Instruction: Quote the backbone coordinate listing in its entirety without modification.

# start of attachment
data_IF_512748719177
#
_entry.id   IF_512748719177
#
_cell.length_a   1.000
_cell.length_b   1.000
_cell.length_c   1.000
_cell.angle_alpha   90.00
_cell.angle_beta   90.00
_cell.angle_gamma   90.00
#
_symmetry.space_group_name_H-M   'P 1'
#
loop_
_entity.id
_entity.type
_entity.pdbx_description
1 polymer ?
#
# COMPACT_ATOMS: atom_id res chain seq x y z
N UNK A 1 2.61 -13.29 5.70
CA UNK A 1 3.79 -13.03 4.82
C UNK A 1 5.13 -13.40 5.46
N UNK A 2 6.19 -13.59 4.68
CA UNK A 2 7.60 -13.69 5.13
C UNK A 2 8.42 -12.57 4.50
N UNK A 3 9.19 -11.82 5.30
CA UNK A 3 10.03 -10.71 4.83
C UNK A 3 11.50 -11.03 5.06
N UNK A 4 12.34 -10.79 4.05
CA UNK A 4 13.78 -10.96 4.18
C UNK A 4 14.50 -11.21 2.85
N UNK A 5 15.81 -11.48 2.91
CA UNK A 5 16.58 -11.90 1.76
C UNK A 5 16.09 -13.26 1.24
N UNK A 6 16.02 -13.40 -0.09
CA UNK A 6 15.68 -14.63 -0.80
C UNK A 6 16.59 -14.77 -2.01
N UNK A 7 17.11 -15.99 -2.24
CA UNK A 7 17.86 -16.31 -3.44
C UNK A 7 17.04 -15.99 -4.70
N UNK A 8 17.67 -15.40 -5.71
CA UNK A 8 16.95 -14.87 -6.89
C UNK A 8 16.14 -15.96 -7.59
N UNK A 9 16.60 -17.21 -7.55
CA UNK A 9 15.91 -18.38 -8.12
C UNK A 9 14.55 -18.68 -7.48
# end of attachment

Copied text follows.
data_IF_512748719177
#
_entry.id   IF_512748719177
#
_cell.length_a   1.000
_cell.length_b   1.000
_cell.length_c   1.000
_cell.angle_alpha   90.00
_cell.angle_beta   90.00
_cell.angle_gamma   90.00
#
_symmetry.space_group_name_H-M   'P 1'
#
loop_
_entity.id
_entity.type
_entity.pdbx_description
1 polymer ?
#
# COMPACT_ATOMS: atom_id res chain seq x y z
N UNK A 1 2.61 -13.29 5.70
CA UNK A 1 3.79 -13.03 4.82
C UNK A 1 5.13 -13.40 5.46
N UNK A 2 6.19 -13.59 4.68
CA UNK A 2 7.60 -13.69 5.13
C UNK A 2 8.42 -12.57 4.50
N UNK A 3 9.19 -11.82 5.30
CA UNK A 3 10.03 -10.71 4.83
C UNK A 3 11.50 -11.03 5.06
N UNK A 4 12.34 -10.79 4.05
CA UNK A 4 13.78 -10.96 4.18
C UNK A 4 14.50 -11.21 2.85
N UNK A 5 15.81 -11.48 2.91
CA UNK A 5 16.58 -11.90 1.76
C UNK A 5 16.09 -13.26 1.24
N UNK A 6 16.02 -13.40 -0.09
CA UNK A 6 15.68 -14.63 -0.80
C UNK A 6 16.59 -14.77 -2.01
N UNK A 7 17.11 -15.99 -2.24
CA UNK A 7 17.86 -16.31 -3.44
C UNK A 7 17.04 -15.99 -4.70
N UNK A 8 17.67 -15.40 -5.71
CA UNK A 8 16.95 -14.87 -6.89
C UNK A 8 16.14 -15.96 -7.59
N UNK A 9 16.60 -17.21 -7.55
CA UNK A 9 15.91 -18.38 -8.12
C UNK A 9 14.55 -18.68 -7.48